One of the questions I am frequently asked is where the Beautiful Gate of the Temple was located. This gate is mentioned in the New Testament (Acts 3.2,10) as the place where the lame man was begging. After he was healed by Peter and John “he went with them into the temple courts, walking and jumping, and praising God” (Acts 3.8).
The “Beautiful Gate” is not mentioned in other historical sources. Many scholars have accepted Thackeray’s comment on Josephus’ description of the Nicanor Gate, or the Corinthian Gate as he called it (War 5.201,204), that it “probably” was the gate of Acts 3.2,10. Edersheim was of the same opinion.
The Nicanor Gate (Middot 1.4, 2.3,6; Yoma 3.10, etc.) was certainly beautiful, but the question is, would the lame man have been allowed to enter so far into the Temple Courts? This appears not to have been the case, as once he was healed, he entered into the Temple Courts (Acts 3.8), so the Nicanor Gate could not have been the Beautiful Gate. According to Acts 3.11 the healed man and Peter and John were in Solomon’s Porch, which is to the east of the Court of the Women.
Others have suggested that the Beautiful Gate must have been one of the outer gates of the Temple Mount. Because of its proximity to Solomon’s Porch, some have suggested that the Shushan Gate in the Eastern Wall of the Temple Mount, may have been the Beautiful Gate, as it had a beautiful representation of Shushan the Palace (Middot 1.3).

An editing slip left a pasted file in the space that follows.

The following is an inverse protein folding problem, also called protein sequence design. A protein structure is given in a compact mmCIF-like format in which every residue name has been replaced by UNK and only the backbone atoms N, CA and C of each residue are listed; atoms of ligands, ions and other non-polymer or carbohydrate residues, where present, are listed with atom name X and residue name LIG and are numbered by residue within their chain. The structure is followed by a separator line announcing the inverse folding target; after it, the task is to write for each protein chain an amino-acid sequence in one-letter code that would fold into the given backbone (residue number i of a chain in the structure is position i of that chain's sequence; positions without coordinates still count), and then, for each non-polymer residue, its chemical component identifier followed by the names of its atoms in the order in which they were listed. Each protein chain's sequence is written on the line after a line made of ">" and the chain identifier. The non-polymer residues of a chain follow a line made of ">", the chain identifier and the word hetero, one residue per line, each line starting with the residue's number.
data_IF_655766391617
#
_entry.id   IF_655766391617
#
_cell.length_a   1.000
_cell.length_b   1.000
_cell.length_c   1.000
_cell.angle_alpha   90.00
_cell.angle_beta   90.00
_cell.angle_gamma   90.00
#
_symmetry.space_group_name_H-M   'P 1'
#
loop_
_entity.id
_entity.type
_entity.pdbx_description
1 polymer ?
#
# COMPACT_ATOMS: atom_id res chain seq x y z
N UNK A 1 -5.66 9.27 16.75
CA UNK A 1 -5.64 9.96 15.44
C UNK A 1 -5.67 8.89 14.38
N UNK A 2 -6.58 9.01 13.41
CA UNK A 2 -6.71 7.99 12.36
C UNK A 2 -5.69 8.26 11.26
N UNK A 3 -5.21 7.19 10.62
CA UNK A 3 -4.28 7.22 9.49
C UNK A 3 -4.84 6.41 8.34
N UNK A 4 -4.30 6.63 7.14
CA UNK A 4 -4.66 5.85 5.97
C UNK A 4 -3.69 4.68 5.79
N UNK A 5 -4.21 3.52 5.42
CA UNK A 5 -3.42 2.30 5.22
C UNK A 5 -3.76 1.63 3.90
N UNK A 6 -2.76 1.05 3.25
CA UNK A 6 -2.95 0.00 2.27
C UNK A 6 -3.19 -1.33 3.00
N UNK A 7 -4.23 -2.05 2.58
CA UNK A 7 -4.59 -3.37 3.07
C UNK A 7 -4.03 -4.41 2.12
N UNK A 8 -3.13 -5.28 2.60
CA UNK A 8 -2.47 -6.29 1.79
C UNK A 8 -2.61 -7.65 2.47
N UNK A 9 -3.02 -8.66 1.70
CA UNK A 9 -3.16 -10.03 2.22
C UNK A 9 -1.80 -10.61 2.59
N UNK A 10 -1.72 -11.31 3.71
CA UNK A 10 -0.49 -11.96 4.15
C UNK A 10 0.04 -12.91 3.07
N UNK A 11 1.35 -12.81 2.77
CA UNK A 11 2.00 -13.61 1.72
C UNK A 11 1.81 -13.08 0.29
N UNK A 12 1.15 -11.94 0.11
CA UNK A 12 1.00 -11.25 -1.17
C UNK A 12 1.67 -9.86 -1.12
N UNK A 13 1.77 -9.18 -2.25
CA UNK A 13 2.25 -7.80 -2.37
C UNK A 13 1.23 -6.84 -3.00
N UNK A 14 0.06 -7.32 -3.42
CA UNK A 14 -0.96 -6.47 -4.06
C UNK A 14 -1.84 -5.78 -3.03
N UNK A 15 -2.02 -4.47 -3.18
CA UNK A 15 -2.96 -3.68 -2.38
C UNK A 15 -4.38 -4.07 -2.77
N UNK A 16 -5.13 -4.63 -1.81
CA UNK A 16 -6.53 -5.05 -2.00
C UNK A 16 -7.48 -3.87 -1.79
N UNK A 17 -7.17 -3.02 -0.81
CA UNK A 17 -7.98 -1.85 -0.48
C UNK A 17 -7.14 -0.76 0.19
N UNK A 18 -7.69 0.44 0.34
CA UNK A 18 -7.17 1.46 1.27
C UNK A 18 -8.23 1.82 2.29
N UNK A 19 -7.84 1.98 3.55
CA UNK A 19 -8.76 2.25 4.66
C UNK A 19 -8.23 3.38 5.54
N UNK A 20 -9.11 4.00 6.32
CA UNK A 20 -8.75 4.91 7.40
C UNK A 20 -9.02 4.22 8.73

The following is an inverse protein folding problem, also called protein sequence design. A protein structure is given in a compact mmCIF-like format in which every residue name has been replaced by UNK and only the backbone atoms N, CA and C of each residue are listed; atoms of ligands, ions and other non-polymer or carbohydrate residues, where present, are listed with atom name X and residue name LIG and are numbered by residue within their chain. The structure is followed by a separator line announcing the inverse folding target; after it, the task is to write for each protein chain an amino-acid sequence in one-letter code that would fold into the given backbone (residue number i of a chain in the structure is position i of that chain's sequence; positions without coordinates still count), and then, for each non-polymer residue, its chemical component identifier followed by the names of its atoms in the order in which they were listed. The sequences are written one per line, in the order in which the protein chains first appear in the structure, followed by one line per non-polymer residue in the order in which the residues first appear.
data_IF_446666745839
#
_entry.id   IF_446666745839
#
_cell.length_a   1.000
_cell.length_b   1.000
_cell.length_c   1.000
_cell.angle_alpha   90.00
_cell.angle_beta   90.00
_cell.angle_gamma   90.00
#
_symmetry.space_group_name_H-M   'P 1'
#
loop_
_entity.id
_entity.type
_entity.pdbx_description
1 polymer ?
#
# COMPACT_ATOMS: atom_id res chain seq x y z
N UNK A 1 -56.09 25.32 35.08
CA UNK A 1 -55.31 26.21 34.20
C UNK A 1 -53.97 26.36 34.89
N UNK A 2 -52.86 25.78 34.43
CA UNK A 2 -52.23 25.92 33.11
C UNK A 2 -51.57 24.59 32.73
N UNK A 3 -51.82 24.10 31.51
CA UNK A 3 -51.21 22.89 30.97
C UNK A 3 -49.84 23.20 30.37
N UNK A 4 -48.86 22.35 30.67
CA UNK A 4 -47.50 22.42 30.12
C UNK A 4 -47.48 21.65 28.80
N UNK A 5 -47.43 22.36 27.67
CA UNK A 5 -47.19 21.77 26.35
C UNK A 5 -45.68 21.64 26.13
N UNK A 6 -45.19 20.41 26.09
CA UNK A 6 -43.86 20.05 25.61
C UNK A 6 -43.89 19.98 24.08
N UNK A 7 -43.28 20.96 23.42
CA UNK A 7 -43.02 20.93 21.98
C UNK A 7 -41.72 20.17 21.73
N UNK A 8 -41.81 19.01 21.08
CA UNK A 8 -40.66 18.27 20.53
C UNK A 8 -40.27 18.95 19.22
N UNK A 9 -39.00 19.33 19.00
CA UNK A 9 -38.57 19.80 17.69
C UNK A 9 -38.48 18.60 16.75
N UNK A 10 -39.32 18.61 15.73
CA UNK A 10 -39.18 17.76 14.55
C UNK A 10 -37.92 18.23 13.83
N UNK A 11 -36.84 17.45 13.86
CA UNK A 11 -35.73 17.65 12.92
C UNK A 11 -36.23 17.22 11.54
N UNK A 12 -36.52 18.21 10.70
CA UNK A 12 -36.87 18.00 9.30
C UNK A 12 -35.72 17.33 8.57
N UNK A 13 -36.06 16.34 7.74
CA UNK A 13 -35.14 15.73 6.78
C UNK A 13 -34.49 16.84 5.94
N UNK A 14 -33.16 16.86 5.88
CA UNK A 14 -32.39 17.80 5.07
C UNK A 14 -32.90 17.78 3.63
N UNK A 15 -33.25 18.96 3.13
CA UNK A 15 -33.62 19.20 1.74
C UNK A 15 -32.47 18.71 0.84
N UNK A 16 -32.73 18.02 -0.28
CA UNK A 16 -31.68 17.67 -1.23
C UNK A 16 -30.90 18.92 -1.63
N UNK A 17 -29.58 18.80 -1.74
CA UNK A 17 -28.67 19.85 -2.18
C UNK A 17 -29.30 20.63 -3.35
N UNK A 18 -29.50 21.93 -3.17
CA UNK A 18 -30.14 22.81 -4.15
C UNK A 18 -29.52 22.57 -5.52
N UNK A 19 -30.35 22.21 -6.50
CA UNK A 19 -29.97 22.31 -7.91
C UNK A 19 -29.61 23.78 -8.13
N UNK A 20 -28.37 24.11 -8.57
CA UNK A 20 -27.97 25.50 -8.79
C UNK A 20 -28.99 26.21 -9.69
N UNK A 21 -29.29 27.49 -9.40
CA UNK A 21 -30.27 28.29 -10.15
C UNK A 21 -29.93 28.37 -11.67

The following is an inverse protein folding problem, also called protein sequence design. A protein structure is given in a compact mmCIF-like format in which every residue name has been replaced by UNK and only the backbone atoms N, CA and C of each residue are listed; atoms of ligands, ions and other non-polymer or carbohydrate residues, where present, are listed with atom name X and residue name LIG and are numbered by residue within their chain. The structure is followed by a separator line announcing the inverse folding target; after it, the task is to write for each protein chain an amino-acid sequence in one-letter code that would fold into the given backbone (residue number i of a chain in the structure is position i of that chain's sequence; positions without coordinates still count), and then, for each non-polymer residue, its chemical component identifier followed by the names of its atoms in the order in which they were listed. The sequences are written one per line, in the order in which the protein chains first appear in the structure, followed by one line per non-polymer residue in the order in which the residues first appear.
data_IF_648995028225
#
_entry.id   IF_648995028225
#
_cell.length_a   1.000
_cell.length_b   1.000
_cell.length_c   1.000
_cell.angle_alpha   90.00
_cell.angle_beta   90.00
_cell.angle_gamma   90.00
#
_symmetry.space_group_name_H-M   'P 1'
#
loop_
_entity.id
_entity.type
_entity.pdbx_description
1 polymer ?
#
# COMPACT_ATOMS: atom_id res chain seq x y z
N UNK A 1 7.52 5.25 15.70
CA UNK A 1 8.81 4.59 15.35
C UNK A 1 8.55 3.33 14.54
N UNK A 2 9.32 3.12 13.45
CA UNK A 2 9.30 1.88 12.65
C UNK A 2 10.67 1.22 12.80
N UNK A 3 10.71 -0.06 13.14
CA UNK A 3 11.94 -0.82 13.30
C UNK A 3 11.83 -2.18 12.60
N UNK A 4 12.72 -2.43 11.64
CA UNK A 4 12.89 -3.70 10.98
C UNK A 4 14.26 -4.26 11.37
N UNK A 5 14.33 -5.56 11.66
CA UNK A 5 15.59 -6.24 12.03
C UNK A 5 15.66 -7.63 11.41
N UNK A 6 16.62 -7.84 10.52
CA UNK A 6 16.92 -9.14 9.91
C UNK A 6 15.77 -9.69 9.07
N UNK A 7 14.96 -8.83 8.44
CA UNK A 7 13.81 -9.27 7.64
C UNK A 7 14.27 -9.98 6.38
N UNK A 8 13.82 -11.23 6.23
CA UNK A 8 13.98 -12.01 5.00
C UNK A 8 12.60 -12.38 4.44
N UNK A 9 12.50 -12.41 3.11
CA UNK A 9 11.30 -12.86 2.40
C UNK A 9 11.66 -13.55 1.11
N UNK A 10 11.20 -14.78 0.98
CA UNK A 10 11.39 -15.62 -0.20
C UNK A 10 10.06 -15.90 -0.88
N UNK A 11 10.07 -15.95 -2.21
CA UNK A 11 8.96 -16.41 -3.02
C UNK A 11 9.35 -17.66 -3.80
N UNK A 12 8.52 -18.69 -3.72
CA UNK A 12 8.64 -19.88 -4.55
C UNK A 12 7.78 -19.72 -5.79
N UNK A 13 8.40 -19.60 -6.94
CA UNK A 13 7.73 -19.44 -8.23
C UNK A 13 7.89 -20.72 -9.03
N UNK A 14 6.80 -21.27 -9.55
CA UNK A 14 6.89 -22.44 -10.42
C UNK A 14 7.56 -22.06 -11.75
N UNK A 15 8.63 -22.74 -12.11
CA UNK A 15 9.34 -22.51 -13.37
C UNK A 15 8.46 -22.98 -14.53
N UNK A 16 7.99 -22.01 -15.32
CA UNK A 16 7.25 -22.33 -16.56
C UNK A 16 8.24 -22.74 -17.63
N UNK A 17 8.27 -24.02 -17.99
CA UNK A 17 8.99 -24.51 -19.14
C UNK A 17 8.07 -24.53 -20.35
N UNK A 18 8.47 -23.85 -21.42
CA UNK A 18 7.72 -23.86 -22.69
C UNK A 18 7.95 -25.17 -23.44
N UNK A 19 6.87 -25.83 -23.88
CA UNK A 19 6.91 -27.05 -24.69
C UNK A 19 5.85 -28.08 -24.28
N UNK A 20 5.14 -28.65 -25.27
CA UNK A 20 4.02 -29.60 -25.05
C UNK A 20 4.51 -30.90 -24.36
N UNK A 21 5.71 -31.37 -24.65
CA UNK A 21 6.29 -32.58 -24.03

According to Mishnah Kelim 1.8, nobody with an issue of any kind was allowed into the Temple Mount. Although the lame man need not have had an issue, his infirmity may have put him in the same category. Another point to consider is the fact that he was begging. To get the best results, one would want to be where the traffic was greatest, which is another argument which would rule out the Nicanor Gate, as not many people were allowed to go through this gate. It would also rule out the Shushan Gate, which was mainly used for ceremonial purposes.
A more likely location would have been the Double Gate in the southern wall of the Temple Mount, which I have described in my book The Quest, Revealing the Temple Mount in Jerusalem, pp. 67-74. A 210 feet (64 m) wide monumental stairway led up to this gate from the lower plaza. Because of its monumental proportions, this gate was probably used by most of the pilgrims going to worship at the Temple.
The ceiling inside the passageway has beautifully carved domes, which have survived up to today. Most of the worshipers went up to the Temple Courts through this gate, which was certainly beautiful and very effective for begging purposes, as suggested on p. 74 of the above mentioned book.
We suggest then that Peter and John healed the lame man at the Double Gate and from there he went “walking and jumping” to Solomon’s Porch.